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A list of historical virus detections in sweetpotato from Australia's east coast - a decade of testing, 2004 to 2014

Dennien, S. E., Hughes, M. J., Coleman, E. A., O'Donnell, W. E.
Acta horticulturae 2018 no.1205 pp. 315-326
Begomovirus, Ipomoea, coasts, diagnostic techniques, growers, industry, marketing, meristems, pathogens, planting, potatoes, quantitative polymerase chain reaction, sweet potatoes, thermotherapy, viruses, Australia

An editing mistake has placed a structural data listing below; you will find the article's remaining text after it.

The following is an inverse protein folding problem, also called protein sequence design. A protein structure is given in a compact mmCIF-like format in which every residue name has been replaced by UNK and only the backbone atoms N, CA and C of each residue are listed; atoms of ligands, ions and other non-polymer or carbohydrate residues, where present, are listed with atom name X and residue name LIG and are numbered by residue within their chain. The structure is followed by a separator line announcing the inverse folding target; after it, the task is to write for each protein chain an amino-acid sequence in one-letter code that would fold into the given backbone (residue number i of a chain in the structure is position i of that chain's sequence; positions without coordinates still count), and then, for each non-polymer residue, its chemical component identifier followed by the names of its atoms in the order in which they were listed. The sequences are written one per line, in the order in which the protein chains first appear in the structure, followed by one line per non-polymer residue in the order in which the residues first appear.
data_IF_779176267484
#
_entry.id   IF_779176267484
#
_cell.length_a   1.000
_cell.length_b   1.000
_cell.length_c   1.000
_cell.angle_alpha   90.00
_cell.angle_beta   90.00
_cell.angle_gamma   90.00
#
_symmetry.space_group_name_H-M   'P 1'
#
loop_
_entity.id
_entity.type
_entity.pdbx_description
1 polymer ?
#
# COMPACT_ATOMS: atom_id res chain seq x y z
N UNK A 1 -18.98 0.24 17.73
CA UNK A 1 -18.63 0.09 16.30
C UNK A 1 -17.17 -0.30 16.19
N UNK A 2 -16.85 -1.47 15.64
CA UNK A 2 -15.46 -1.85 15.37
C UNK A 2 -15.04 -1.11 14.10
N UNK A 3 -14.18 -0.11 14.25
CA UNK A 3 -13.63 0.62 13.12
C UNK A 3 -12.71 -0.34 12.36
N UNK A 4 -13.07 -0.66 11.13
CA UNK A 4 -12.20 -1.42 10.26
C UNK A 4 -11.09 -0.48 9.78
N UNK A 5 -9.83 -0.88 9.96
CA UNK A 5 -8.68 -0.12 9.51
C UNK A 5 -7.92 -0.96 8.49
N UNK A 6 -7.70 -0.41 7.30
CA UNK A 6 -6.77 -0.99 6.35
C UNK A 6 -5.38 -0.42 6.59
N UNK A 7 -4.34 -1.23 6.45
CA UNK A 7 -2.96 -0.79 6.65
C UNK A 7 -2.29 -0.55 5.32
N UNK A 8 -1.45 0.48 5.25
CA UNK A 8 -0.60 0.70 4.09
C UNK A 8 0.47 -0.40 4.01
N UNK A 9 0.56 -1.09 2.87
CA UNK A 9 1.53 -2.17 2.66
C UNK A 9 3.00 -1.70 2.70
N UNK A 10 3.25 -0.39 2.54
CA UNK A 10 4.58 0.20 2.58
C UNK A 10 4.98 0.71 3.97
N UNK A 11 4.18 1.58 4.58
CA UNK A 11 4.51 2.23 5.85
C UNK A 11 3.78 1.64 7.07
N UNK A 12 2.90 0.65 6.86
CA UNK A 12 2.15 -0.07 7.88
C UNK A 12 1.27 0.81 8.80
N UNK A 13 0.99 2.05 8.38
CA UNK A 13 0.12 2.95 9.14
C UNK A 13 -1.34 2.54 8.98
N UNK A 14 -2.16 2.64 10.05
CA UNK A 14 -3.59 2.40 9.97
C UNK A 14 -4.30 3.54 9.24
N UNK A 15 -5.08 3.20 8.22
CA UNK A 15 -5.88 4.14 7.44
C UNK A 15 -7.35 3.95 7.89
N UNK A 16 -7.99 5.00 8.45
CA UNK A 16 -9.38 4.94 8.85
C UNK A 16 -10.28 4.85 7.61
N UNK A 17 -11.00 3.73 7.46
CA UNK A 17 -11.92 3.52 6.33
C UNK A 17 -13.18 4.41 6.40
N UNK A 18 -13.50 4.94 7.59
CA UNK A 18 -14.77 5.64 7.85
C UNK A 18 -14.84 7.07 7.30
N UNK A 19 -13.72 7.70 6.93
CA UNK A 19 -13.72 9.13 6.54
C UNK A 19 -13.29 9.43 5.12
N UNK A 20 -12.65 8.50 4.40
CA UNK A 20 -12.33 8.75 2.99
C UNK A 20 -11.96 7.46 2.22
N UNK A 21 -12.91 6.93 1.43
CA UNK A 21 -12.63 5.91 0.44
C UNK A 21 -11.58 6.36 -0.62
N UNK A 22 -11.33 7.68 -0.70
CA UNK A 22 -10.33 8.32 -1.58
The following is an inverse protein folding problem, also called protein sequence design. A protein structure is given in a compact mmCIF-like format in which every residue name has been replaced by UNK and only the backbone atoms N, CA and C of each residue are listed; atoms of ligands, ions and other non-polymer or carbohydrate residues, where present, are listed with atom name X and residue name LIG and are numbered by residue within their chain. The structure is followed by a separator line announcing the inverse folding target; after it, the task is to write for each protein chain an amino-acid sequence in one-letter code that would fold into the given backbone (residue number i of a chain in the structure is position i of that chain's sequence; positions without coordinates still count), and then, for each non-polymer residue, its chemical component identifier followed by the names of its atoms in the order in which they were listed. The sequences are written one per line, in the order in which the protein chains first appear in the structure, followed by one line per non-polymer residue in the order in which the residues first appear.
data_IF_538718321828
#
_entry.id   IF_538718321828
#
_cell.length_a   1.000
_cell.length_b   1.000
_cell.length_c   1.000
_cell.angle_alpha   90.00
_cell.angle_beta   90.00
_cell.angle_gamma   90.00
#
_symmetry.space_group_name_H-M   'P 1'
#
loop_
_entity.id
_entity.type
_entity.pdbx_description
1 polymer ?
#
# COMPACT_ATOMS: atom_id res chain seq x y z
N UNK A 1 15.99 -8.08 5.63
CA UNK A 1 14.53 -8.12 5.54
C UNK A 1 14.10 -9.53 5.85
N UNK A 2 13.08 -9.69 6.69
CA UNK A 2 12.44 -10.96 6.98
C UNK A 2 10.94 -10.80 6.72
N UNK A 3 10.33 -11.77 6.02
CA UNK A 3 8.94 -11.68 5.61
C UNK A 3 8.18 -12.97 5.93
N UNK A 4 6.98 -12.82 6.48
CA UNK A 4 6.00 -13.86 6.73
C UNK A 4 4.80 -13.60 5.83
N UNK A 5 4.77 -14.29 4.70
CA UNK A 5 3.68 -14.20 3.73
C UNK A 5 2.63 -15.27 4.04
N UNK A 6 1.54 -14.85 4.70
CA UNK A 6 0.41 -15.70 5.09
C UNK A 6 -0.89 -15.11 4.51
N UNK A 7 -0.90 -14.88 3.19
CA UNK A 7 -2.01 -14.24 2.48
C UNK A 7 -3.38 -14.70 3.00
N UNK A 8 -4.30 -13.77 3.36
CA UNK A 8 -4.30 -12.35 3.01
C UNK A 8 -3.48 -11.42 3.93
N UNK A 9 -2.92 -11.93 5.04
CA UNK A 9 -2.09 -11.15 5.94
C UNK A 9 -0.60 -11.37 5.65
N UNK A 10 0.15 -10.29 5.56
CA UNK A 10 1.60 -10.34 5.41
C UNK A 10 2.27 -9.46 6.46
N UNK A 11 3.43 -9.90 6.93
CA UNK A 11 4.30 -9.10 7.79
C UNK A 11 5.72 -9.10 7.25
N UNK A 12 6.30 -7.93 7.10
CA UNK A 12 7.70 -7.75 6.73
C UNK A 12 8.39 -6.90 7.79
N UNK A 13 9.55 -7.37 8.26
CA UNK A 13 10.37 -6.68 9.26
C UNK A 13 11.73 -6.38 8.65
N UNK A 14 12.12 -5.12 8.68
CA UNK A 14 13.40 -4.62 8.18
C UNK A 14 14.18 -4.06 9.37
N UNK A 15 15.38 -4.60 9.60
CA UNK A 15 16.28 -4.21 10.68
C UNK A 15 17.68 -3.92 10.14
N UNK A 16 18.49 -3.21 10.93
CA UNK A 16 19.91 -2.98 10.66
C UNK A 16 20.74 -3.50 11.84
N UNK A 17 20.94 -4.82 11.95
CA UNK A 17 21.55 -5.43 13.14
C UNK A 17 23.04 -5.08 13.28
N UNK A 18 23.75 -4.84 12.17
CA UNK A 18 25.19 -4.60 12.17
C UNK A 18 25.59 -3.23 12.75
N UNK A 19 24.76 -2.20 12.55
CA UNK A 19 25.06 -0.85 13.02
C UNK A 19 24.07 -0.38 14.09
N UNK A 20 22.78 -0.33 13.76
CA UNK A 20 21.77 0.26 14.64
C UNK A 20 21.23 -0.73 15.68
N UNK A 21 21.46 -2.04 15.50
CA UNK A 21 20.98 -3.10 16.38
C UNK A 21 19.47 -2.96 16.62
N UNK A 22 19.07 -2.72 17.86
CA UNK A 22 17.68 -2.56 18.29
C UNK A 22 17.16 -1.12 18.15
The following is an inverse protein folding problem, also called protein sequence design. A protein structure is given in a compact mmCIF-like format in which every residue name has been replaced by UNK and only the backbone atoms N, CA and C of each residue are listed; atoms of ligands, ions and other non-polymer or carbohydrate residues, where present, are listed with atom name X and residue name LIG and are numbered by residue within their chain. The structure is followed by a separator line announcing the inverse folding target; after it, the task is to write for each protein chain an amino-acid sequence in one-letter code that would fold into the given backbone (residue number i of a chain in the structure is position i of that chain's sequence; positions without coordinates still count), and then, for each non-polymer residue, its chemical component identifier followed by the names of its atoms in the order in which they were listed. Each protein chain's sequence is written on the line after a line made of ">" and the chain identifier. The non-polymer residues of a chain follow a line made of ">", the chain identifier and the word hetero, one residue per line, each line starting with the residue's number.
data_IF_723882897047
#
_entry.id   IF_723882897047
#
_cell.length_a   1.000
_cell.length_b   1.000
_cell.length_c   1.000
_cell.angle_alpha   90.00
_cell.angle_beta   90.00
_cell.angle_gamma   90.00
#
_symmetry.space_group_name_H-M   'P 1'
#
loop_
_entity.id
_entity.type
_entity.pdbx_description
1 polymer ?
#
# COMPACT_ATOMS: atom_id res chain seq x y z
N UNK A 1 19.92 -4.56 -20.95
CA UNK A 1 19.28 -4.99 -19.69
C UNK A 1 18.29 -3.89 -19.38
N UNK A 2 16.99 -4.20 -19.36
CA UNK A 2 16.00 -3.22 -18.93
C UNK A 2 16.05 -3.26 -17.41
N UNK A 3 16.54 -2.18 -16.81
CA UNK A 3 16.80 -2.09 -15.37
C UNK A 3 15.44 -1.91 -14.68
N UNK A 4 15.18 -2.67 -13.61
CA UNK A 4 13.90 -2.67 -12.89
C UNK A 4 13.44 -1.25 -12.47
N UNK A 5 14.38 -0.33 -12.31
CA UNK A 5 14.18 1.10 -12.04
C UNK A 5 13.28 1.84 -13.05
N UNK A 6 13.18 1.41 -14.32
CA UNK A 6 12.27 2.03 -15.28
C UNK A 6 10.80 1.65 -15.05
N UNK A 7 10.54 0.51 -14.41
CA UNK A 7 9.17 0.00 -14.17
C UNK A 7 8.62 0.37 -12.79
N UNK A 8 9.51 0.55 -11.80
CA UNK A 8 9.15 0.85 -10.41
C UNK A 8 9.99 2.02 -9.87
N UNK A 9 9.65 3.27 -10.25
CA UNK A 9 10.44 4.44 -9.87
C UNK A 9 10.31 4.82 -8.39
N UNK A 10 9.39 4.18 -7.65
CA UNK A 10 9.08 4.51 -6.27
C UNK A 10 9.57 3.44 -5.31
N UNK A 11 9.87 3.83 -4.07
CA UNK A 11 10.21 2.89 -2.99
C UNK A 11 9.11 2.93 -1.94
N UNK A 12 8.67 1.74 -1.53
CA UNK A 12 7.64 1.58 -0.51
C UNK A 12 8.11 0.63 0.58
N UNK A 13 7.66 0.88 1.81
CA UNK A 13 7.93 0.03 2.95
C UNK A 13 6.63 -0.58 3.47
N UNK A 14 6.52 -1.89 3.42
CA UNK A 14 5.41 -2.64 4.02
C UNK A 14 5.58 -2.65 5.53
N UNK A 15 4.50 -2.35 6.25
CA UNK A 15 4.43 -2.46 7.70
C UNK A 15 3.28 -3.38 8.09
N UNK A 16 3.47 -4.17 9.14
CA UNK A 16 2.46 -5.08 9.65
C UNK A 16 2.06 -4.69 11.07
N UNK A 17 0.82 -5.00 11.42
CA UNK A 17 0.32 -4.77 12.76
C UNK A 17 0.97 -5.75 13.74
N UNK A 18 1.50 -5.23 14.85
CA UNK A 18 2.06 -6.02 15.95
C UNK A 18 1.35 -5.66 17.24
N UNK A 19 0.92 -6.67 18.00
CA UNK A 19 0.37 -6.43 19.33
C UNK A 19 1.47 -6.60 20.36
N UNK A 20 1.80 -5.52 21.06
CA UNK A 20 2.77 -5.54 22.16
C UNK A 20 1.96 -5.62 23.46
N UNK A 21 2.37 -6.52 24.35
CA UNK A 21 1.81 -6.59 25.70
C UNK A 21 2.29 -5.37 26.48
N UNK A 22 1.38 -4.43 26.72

The Australian sweetpotato industry has experienced remarkable growth in the last 16 years with growers currently marketing over 90,000 t annum-1 of fresh sweetpotatoes worth almost $ 100 million. This rapid increase in production is largely due to the development of a pathogen tested clean planting material scheme in the late 1990s and early 2000s, providing Australian growers with significantly improved quality planting material. More than 95% of Australian commercial sweetpotato production is now derived from pathogen tested (PT) planting material, mostly first generation. The pathogen tested seed scheme in Australia uses thermotherapy and meristem tip culture to remove viruses. Plants are then examined for viruses using herbaceous indexing with Ipomoea setosa and the NCM-ELISA kit from the International Potato Centre (CIP). Until 2013 further diagnostics using conventional polymerase chain reaction (PCR) were obtained as required. In late 2014, real time or quantitative (qPCR) was made available to the sweetpotato industry, initially for the identification of possible Begomovirus infections. A critical component of the Australian sweetpotato industry-s development, has been improving the understanding of viruses that may be of concern to the industry. This paper provides a summary of the sweetpotato virus detections made at Gatton Research Facility (GRF) between 2004 and 2014.